It is easy to set up a task for a teacher, however, it is important to remember that the structure of the tasks are subject to change as we are living in the 21st century. Technology has become an integral part of our lives and it would be a big mistake to imagine an education system separated from technology. With the light of this fact, the task-based approach encourages teachers to assign students with digital tasks. Furthermore, it urges teachers to structure their task-based approach around technology. Before covid, I wasn’t assigning my students with interviewing a native speaker task, as online networking tools weren’t much popular. Going one step further, teachers started to integrate their courses into learning management systems such as Google Classroom, Canvas etc. Structuring the courses around technology requires assigning students with the tasks they are supposed to structure around technology. Structuring and assigning tasks around the technology will not be enough to implement the class, it is a requirement to design the tasks considering students needs, multiple intelligences and feedback mechanism to offer a healthy learning process while assisting students with the opportunity of constructing their knowledge.
The research study, Task-based language teaching online:A guide for teachers, puts the emphasis on well-structured online tasks as they not only serve as digital tools but also provide classrooms to become a process- based learning environment in which students are constructing their learning.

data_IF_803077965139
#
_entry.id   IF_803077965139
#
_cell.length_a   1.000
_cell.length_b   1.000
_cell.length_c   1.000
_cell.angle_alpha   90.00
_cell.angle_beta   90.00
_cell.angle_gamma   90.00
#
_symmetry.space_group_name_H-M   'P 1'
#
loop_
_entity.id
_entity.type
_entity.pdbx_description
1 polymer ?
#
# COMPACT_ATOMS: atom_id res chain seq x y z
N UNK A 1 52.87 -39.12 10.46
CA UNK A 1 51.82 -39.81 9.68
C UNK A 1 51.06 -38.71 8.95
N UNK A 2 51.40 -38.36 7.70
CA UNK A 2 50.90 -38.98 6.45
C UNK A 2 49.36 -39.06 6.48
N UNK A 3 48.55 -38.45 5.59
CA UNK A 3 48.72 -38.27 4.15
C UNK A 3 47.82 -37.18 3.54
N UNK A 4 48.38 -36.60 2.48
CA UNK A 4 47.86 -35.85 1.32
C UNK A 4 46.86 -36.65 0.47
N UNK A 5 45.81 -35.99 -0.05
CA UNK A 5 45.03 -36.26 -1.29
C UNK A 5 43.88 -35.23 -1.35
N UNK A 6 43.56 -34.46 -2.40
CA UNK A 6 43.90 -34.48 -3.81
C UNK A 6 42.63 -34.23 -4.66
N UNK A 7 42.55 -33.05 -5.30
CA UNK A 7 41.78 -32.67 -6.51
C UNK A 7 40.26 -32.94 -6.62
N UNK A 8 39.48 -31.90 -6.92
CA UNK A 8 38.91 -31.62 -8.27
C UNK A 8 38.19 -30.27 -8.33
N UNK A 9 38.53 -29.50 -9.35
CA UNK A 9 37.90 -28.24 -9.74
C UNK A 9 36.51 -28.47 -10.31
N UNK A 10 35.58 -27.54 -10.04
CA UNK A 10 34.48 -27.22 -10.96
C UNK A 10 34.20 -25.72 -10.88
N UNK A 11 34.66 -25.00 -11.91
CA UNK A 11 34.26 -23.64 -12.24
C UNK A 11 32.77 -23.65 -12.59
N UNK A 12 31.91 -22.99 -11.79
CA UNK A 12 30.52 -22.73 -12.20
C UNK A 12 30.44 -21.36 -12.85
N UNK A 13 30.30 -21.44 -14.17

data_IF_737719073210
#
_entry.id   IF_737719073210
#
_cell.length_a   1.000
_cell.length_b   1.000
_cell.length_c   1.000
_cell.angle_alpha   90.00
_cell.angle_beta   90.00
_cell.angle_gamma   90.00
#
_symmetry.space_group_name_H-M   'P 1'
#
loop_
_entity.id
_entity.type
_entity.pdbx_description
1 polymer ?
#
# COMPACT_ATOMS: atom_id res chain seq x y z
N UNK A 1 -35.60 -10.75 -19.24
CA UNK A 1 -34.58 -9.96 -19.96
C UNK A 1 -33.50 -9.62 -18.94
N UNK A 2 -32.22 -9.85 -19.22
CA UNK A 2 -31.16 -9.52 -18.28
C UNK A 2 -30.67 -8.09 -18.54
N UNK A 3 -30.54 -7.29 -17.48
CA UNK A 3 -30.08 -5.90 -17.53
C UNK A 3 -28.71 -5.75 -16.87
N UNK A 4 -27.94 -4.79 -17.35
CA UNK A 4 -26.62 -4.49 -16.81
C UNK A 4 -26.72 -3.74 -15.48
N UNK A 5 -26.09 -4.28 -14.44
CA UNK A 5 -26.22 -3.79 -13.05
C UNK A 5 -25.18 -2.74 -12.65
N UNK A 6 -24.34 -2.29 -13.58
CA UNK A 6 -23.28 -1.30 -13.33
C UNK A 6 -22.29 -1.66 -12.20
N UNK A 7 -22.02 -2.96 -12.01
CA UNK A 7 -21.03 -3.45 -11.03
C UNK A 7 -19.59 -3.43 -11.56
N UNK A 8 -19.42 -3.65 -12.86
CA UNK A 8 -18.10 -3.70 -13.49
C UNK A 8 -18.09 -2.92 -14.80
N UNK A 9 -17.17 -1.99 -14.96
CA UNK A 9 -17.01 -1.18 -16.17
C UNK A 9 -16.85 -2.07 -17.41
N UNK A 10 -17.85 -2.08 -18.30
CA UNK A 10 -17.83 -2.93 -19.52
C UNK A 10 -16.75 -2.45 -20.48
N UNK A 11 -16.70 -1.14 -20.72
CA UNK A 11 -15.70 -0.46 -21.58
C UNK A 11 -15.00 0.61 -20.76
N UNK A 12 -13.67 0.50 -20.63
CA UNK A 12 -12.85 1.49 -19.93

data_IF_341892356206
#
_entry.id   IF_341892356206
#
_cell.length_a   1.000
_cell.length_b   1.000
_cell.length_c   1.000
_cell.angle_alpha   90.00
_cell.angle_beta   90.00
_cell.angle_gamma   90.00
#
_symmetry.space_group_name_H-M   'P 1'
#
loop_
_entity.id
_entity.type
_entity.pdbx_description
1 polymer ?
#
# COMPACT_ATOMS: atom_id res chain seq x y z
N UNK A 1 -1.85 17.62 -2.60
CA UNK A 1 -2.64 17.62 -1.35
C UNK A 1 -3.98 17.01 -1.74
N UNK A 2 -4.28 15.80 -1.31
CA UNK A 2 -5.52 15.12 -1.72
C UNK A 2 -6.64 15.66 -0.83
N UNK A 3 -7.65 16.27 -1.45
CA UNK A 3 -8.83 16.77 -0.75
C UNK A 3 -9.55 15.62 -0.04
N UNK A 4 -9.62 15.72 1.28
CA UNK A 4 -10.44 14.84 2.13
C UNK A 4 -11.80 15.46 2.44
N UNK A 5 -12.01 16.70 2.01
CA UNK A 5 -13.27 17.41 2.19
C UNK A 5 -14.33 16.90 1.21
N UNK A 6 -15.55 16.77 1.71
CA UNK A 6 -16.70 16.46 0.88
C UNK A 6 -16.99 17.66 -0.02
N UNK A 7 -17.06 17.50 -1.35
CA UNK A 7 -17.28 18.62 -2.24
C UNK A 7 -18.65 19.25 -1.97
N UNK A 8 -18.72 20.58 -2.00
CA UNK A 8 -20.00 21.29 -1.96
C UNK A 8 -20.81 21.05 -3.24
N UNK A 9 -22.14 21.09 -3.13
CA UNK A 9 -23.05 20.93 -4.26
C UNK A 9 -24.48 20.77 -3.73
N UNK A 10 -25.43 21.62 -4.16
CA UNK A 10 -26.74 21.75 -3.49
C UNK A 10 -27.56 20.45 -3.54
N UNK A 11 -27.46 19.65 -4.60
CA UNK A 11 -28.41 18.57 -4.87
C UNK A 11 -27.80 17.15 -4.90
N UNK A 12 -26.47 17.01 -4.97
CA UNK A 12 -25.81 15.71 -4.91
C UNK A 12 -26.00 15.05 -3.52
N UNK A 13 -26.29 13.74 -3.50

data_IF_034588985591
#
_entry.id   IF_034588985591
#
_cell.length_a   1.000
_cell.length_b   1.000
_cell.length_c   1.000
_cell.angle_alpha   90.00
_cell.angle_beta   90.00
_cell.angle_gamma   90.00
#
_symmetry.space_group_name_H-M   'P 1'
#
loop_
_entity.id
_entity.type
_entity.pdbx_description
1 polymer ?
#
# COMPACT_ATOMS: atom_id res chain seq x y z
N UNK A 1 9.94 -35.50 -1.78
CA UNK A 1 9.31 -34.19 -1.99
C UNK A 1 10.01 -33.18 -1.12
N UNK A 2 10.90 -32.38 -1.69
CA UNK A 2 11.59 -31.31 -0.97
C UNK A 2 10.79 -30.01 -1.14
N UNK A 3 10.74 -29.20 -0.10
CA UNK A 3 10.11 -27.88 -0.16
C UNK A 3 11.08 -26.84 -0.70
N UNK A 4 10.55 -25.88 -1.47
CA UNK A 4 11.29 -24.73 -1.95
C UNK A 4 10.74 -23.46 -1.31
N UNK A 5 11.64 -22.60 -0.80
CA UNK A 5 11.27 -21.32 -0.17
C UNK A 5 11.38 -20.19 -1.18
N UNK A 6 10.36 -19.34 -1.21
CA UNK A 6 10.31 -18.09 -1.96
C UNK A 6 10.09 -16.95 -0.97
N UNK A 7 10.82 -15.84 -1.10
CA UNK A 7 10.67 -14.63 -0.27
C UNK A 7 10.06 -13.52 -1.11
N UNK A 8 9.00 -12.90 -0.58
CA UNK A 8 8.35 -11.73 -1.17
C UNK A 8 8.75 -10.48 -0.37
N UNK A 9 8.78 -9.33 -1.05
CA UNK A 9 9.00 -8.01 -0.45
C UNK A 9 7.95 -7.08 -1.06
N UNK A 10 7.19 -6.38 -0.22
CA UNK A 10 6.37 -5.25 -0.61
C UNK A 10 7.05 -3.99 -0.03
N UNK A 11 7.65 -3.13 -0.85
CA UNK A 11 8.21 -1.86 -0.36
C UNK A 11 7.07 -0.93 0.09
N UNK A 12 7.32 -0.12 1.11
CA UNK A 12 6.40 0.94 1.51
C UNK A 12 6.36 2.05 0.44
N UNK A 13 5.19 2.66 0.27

Now that we are on the same page with creating a task-based instruction, it is time to discuss the tools we could make use of during the implementation. As we discussed above, it is highly important and favorable to adapt the tasks to the technology during the process not only while presenting the information but also while assessing the learning experience. I used to suffer from a dilemma whether to turn the assessment into a learning experience or considering it as a proof of learning. I preferred the former one and haven’t regretted it as I believe all human beings better learn from their mistakes. That is the reason why process, feedback and report is important since they offer a chance to see the gaps. Kathy Dyer offers 75 formative assessment tools helping teachers to facilitate students with better learning experiences. Rather than product-based summative assessment tools, formative assessment tools will support students during their construction journey allowing them both to practice and to evaluate themselves. Among all the tools, my favorite one is EdPuzzle on which you embed the video you would like to use in your classes and you create question sections onto video. During the session, students watch, listen, brainstorm, answer, take notes and come up with the conclusions. They set on a journey and explore and construct their own learning.